Roz Mallet is the president and CEO of PhaseNext Hospitality, a franchise company that includes Smashburger, Corner Bakery, Buffalo Wild Wings, and Zao Noodle Bar in its portfolio. She agrees that a strong team of employees and store managers is important for a franchise company to grow, especially one with more than one brand.
“It’s not simple to do more than one brand, so we have to hire quality management, and we frankly have been committed to hiring very experienced managers so that we can rely on them,” says Mallet, whose company is focusing on nontraditional locations like military bases and airports.
“Too often in airports, we don’t see where there’s a commitment to the labor side and having managers for each brand. A lot of the multibrand operators don’t do that as much to try to save labor dollars. But we are committed to doing everything in our power to have managers that learn the brand and can execute the brand.”
The restaurant industry has long been at the mercy of legislative motions, but the last few years especially have thrown legal curveballs at operators, from health care reform to the menu-labeling mandate. Keeping apprised of all the mandates and complying with them in the stores is a responsibility that falls on the franchisee.
Hashim says legal regulations are usually things that his franchisors help move him through, but he says it is not something to turn a blind eye toward. He believes multiunit franchisees have the responsibility of using the democratic system to voice their opinion on matters that affect them.
“More and more I’m of the opinion that we need to do a lot at the local level as individual business people, especially multiunit franchisees, because we have some size—I have 1,000 employees,” Hashim says. “We can meet with individual legislators and congress people in our districts where our restaurants are located, and we can hammer them from this side.”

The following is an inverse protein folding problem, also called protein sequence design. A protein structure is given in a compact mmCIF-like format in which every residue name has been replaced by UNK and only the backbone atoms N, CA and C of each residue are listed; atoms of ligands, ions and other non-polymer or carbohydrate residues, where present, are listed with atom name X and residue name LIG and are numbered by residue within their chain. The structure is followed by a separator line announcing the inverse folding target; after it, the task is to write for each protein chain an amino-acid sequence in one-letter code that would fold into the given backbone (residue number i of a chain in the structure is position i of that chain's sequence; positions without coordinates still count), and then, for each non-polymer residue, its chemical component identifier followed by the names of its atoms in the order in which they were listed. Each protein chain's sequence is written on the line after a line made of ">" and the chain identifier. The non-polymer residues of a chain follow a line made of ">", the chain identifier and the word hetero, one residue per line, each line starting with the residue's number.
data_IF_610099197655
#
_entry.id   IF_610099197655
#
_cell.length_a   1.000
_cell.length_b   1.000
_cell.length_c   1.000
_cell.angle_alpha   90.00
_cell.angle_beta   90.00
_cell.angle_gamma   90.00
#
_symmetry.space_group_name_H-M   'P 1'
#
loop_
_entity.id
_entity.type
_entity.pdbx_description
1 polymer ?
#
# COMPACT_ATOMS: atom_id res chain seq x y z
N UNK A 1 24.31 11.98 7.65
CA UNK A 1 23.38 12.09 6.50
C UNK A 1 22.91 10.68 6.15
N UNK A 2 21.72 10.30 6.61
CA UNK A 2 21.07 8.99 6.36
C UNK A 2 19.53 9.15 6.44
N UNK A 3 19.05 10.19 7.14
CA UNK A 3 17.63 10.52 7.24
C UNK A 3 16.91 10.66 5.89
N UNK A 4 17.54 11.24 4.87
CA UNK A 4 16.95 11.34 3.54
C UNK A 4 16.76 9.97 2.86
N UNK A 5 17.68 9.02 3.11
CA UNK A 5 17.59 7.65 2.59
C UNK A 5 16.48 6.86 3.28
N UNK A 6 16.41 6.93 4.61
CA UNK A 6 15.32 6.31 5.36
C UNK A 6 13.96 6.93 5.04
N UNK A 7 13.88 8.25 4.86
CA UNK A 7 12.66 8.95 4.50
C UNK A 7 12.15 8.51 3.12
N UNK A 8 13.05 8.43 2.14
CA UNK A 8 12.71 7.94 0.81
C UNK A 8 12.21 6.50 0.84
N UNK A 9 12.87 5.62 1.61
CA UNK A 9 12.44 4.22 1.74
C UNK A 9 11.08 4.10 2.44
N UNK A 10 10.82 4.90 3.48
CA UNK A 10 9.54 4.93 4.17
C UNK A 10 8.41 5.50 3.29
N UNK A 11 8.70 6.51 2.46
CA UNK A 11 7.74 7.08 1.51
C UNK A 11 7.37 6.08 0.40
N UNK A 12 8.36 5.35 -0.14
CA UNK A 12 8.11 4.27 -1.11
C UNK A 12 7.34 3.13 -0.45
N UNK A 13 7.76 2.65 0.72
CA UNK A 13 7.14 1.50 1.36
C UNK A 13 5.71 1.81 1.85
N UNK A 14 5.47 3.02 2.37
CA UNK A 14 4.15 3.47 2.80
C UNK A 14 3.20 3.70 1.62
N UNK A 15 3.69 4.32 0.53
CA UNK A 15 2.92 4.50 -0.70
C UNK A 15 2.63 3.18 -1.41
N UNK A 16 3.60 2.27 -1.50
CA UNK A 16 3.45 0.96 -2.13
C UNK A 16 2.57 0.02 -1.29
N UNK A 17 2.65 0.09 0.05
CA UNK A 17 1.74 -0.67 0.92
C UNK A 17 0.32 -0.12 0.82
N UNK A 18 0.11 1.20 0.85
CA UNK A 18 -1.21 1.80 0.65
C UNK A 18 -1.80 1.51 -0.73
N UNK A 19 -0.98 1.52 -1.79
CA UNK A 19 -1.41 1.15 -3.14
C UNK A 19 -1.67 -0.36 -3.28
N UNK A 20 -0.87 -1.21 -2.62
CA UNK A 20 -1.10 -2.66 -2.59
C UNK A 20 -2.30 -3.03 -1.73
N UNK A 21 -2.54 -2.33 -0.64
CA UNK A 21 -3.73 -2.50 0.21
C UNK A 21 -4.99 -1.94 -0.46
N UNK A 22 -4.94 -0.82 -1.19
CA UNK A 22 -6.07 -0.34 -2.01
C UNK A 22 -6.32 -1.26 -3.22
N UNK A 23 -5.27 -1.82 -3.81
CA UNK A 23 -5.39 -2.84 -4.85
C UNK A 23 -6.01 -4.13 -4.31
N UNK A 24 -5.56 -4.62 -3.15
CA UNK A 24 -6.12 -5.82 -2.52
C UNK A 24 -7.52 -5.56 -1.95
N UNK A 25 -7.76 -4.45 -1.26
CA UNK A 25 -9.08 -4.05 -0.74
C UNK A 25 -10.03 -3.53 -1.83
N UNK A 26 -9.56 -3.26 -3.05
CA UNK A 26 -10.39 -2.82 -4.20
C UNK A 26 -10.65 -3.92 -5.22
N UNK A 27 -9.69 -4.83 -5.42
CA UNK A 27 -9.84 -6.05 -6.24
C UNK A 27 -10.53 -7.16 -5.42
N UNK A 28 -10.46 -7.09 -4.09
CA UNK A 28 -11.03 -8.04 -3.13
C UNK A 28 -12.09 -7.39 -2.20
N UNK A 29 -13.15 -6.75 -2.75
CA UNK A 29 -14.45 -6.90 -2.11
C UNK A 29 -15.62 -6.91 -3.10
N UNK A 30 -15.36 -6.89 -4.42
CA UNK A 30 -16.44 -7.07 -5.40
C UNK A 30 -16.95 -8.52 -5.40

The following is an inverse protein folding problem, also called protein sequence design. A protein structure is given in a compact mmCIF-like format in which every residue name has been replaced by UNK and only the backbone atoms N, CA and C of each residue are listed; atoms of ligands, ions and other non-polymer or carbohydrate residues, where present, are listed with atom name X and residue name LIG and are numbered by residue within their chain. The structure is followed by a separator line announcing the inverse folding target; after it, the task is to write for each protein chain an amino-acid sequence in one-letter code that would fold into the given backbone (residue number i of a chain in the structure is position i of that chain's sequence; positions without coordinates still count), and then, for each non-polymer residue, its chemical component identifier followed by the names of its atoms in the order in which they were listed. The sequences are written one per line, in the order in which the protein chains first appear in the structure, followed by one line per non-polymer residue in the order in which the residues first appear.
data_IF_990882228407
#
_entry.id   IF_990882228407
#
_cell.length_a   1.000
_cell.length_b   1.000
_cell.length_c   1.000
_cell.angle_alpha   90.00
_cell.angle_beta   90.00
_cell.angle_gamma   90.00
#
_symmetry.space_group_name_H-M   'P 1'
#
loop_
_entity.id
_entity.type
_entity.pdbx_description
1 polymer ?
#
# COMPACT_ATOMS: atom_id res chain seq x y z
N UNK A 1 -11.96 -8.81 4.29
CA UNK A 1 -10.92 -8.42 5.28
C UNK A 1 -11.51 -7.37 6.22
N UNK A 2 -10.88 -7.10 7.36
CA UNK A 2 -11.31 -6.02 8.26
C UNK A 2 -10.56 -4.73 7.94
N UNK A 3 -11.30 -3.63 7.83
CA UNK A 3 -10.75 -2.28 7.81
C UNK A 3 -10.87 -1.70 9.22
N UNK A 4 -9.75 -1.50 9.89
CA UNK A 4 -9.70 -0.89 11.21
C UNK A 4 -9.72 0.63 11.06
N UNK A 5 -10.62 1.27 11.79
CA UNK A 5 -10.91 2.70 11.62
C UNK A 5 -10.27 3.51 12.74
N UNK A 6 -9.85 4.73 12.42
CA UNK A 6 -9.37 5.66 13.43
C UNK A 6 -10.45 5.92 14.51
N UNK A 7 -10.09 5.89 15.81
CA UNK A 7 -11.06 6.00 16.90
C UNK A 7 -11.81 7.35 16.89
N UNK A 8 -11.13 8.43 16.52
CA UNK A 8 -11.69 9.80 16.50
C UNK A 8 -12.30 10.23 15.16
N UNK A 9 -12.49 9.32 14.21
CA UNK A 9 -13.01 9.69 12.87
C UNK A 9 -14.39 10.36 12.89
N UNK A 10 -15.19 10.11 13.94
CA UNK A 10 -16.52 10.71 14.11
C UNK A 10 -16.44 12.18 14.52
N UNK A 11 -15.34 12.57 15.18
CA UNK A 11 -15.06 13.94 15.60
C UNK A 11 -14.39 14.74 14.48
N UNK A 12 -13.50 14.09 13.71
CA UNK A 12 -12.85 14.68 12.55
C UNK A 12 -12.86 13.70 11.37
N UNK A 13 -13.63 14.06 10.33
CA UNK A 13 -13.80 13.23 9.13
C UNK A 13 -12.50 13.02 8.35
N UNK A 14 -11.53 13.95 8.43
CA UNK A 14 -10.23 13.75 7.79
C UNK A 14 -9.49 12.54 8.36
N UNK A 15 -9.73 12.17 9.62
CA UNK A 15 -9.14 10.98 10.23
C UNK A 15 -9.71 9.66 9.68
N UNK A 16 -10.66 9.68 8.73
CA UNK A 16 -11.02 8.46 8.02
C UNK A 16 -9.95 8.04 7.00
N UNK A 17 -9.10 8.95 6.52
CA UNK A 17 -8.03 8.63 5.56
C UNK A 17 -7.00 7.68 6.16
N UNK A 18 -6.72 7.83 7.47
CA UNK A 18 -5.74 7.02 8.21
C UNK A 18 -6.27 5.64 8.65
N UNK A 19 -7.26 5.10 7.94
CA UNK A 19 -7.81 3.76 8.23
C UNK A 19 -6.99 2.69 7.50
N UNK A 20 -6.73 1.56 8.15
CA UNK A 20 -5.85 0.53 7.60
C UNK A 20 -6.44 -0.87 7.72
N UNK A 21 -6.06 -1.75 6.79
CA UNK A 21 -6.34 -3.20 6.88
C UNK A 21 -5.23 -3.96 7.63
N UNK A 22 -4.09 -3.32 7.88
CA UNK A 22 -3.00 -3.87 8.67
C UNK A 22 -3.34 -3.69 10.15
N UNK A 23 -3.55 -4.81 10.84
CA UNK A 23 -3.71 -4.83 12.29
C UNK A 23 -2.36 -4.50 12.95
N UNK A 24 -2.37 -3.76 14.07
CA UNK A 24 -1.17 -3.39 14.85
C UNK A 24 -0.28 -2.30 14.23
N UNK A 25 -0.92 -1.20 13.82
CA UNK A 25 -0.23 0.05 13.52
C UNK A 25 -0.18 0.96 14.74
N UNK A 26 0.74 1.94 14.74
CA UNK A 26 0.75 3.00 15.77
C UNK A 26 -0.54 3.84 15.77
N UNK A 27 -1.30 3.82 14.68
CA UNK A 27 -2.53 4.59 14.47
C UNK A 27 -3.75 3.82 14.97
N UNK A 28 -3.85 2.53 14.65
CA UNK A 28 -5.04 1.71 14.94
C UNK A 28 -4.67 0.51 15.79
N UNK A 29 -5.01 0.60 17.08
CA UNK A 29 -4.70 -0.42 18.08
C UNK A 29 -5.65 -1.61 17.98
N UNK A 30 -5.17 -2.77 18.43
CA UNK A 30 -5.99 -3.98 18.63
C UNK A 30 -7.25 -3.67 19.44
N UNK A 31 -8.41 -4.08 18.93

Of course, game-changing legislative moves like health care reform and the labeling mandate are not something that a franchisee can easily change. For regulations that are unavoidable, Hashim recommends franchisees keep one step ahead of the game.
“We can definitely put a number on the cost of health care, we can estimate right now,” he says. “We know how our [profit and loss statement] is going to change as a result of that legislation. If we know that now, then our decisions regarding how much we spend on building a store and what our unit economics should be changes. So I may take a little bit less risk now, because I know that a marginal unit is not something that will be able to absorb these new costs.”
It’s no secret that through the recession, operators have been forced to tighten their belts and cut down on costs. Streamlining effectively, however, takes some finesse.
“You’ve got to start looking at things that were luxuries—maybe a rug service or a laundry service, things like that,” Bertagnole says. “Things that you considered luxuries at the time, you cut. You take your trash from being picked up three days a week to two days a week. Instead of polishing your floors twice a month, you do it once a month. You can’t be exorbitant in these times.”
Jay Tortorice, president of Beaumont, Texas–based Jen-Tex Deli’s Inc., a 14-store Jason’s Deli franchise, says keeping costs low is crucial. But when streamlining, he says, franchise owners must leave certain things off the chopping block.
“Obviously, cutting back on portions or quality is the very last thing any restaurateur should do,” Tortorice says. “That is the cardinal sin in our business, to reduce food quality or portions.
“On the staffing side, obviously there’s the same concern, and that is hiring the right amount of staff to take care of the customers you have coming through the door,” he says. “Once you start pinching there, then it’s going to hurt service.”
Bertagnole says trimming the fat has a lot to do with reducing the waste in food and labor.